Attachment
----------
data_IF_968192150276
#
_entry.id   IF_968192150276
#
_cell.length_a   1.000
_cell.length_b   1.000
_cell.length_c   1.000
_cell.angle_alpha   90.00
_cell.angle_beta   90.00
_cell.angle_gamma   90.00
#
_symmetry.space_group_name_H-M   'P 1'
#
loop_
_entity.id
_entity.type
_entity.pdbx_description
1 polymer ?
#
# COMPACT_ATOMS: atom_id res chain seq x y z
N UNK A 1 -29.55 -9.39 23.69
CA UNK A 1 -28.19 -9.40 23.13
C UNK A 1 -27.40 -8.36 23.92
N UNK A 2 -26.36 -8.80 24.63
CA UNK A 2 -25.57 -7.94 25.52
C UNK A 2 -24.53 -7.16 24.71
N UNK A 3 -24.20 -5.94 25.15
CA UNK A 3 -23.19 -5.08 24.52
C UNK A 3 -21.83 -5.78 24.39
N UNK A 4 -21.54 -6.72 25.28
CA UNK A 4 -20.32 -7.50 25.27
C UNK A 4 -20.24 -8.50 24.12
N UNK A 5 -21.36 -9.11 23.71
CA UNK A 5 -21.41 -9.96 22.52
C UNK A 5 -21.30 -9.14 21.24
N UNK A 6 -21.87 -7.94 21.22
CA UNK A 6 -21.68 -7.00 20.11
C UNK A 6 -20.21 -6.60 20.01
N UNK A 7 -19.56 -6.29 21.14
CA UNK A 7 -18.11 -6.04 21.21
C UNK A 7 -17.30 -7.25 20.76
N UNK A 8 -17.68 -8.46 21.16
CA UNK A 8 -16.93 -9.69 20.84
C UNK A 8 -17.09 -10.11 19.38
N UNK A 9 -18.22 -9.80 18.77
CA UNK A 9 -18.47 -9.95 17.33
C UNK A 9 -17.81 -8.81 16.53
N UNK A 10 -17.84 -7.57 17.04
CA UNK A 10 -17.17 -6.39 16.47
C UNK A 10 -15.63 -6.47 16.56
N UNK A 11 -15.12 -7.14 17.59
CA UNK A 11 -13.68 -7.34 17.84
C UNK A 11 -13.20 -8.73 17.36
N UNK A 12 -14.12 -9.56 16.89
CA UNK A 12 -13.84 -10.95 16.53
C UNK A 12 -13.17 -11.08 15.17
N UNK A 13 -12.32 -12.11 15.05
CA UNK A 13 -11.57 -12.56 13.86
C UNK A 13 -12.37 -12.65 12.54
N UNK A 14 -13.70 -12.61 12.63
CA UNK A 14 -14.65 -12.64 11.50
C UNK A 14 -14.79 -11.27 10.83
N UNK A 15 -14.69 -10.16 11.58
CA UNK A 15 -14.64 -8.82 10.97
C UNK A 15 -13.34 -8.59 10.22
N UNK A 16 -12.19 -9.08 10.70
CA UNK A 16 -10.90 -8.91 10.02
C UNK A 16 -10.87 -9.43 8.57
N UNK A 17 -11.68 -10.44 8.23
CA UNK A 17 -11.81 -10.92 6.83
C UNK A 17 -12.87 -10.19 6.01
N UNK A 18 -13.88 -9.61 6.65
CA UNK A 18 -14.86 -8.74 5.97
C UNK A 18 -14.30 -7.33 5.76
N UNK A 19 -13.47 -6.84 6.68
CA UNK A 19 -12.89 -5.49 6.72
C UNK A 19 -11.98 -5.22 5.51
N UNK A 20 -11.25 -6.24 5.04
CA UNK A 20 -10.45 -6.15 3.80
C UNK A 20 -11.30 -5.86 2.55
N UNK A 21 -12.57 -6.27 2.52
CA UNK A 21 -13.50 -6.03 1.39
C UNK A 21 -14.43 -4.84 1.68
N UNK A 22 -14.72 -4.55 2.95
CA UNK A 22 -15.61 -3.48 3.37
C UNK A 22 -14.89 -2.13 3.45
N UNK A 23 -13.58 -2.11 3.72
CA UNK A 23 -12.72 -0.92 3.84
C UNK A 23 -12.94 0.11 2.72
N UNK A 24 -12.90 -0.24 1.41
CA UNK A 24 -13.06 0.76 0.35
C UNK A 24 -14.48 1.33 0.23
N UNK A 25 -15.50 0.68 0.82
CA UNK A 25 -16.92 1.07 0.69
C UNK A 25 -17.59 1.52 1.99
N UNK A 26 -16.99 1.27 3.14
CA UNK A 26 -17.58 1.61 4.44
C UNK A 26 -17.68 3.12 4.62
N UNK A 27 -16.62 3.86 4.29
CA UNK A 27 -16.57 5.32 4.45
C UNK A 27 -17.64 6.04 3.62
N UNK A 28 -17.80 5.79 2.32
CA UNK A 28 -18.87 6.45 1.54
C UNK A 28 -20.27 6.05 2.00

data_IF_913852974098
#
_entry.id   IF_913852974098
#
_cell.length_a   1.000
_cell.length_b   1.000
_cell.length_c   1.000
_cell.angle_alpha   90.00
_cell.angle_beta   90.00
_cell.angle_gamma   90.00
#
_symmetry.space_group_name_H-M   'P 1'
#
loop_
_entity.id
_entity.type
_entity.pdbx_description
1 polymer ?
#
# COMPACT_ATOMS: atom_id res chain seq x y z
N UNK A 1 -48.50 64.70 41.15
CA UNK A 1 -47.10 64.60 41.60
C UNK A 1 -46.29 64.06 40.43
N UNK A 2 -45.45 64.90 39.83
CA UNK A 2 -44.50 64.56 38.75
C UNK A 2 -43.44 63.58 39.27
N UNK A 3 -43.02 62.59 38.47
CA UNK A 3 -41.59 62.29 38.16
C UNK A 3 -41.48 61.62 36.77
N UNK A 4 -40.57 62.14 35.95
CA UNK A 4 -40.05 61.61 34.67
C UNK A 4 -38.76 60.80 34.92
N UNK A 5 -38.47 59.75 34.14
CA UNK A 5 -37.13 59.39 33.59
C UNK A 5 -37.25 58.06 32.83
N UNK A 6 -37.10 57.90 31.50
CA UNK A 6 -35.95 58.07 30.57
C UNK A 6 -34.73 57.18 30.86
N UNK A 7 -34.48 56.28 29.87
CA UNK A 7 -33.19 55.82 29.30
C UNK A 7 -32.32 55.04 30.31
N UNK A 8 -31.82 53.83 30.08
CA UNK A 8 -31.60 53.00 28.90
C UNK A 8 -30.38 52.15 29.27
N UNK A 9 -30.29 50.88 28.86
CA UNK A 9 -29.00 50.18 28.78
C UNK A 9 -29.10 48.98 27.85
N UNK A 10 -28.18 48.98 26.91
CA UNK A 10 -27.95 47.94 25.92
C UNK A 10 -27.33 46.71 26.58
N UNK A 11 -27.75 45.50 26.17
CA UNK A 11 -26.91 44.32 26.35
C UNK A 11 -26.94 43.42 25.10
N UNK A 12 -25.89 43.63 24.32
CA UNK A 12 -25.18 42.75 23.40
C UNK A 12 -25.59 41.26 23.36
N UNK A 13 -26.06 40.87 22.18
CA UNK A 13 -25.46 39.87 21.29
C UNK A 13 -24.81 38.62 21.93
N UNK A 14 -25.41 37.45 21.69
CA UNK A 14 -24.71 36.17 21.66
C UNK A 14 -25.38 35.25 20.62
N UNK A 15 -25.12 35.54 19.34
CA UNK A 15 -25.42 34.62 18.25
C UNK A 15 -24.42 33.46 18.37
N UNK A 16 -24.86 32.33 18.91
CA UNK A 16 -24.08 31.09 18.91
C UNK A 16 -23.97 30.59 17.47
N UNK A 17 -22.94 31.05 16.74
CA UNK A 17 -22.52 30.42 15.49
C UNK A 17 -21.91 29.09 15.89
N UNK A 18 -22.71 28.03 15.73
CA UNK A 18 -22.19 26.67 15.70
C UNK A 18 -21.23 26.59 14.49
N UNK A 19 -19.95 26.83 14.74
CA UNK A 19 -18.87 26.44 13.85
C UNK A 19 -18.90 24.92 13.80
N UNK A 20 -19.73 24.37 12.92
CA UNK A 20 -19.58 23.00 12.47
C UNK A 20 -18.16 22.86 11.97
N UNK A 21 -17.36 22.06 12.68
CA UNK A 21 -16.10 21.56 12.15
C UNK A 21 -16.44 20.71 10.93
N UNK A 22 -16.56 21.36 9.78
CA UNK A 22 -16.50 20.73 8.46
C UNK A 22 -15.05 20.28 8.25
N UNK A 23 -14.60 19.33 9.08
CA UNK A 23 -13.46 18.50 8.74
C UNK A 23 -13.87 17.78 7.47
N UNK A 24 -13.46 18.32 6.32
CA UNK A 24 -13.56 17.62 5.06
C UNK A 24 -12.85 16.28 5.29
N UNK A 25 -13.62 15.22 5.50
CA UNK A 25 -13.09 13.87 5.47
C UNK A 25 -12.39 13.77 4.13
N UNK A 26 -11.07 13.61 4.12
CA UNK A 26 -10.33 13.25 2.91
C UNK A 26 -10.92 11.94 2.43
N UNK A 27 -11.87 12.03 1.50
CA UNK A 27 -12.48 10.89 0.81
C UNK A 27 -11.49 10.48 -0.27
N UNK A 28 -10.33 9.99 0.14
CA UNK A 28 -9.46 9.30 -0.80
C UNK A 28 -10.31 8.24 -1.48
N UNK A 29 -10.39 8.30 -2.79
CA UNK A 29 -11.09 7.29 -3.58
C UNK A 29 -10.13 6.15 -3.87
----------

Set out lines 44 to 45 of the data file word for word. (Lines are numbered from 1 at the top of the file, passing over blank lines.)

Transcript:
C UNK A 8 -17.09 -10.11 19.38
N UNK A 9 -18.22 -9.80 18.77